How it works: Orange juice contains an antioxidant called hesperidin, which improves blood vessel function, helping to cut your risk of heart disease.U.S. researchers found that men who drank 500ml of orange juice (containing 292mg of hesperidin) daily had lower blood pressure than those who took an antioxidant supplement.

Also good for: Preventing kidney stones. It is known that supplements of citrate, a substance found in citrus juices, can help slow the formation of kidney stones, but some people find the acidic nature of the pills hard to tolerate. A daily glass of orange juice produces similar benefits.



How it works: The enzyme bromelain, found in the flesh and juice of pineapples, helps the body digest proteins and aids digestion, but also has other major benefits. When taken on an empty stomach, bromelain acts as an anti-inflammatory agent which has been shown to reduce arthritis joint pain and swelling. One study showed a combination of enzymes including bromelain may be a safe alternative to anti-inflammatory drugs for people with osteoarthritis of the knee.

Also good for: Helps ease symptoms of coughs and colds and thins the blood, although doctors are not yet clear why.



How it works: Acai juice, which is made from a berry found in South America, has been shown to have very high levels of antioxidants with even more than cranberry, raspberry, blackberry, strawberry or blueberry. Studies by the University of Texas have found that drinking the juice daily can help prevent the development and spread of cancer cells.

Also good for: Aiding weight loss — it stabilises blood sugar levels, so preventing appetite swings.



How it works: A study by psychiatrists at the University of Cincinatti found that a daily drink of the juice improved patients’ memory significantly compared with a placebo. Experts think the grapes provide brain-boosting antioxidants.

Also good for: Lowers cholesterol and can be as effective as a daily aspirin in helping to prevent blood clots. The fruit contains higher levels of disease-fighting antioxidant compounds than red wine and apple juice according to the U.S. Department of Agriculture.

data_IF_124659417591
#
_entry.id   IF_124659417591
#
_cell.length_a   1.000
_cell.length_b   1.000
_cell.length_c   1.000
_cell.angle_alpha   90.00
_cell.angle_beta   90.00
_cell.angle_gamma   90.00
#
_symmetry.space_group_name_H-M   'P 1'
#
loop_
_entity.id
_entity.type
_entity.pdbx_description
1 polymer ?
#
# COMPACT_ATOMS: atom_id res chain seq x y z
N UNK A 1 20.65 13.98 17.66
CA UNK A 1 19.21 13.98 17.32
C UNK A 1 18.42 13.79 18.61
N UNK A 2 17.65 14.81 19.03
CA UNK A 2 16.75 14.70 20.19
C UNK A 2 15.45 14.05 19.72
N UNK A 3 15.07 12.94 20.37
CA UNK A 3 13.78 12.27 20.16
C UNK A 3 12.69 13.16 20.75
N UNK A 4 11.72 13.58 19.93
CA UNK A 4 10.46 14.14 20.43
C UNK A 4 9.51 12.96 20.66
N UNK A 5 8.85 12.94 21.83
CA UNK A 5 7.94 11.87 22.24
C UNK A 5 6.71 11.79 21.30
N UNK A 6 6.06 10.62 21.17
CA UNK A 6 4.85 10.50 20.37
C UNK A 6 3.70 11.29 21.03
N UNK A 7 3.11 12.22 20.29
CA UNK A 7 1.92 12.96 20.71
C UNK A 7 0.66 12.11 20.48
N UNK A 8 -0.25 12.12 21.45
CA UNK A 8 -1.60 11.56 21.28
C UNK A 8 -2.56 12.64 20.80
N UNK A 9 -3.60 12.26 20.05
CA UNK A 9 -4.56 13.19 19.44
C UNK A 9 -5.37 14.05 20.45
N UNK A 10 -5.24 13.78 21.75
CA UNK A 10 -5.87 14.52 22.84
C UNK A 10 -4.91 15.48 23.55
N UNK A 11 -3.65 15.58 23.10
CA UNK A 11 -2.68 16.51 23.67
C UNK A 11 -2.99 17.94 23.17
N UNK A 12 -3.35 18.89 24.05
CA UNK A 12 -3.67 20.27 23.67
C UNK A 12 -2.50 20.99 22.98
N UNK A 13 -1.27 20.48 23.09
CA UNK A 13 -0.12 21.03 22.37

How it works: Madonna and Gwyneth Paltrow are among those who drink coconut water (taken from the centre of the fruit; coconut milk is made with the flesh) to speed up recovery after workouts. Enthusiasts have dubbed it ‘nature’s sports drink’ because it contains everything you need — fluid for rehydration, carbohydrates for energy and electrolytes (or body salts) to replace what’s lost through sweat, but with only 46 calories per serving, and no fat.

Also good for: Offsetting hunger pangs by stabilising blood sugar, lowering cholesterol and blood pressure thanks to its antioxidants.



How it works: Researchers at Newcastle University isolated a compound in carrots that has been shown to fight cancer and found that rats fed either the compound, called falcarinol, or raw carrot juice in addition to their normal food had a one-third lower risk of developing colorectal cancer than rats not given the compound. Falcarinol is a natural pesticide found in carrots that protects the vegetable against fungal diseases — in the human diet, carrots are its only source.

Also good for: Enhancing immunity (thanks to high levels of vitamin C), maintaining (but not improving) quality of vision (rich in vitamin A), aiding digestion (good source of fibre).



How it works: Researchers have shown that lycopene, the substance that makes tomatoes red, is a great antioxidant. It has been scientifically proven to help protect skin from sun damage, perhaps by neutralising the harmful effects of UV light. In tests, people who ate more tomatoes had 33 per cent more ¬protection from sunburn. Also good for: Several studies have shown that a regular consumption of tomatoes — particularly processed, juiced or cooked — is linked to reduced risk of prostate cancer.

Evidence is inconclusive, but Cancer Research UK says: ‘Many doctors believe the current evidence is promising enough to encourage men to eat more tomatoes.’



How it works: Substances in blueberries may help keep the brain healthy, suggested a small study at the University of Cincinatti earlier this year.Researchers looked at the effect of blueberry juice on memory in adults in their 70s who had age-related memory decline. Those who drank a pint of blueberry juice daily for 12 weeks performed significantly better in memory tests.

Also good for: Stabilising blood sugar levels, preventing food cravings that can lead to weight gain.



Daily Mail 5th November 2010



Also see: The Secret to Health is the Removal of Waste and Why Minerals are Vital to Your Health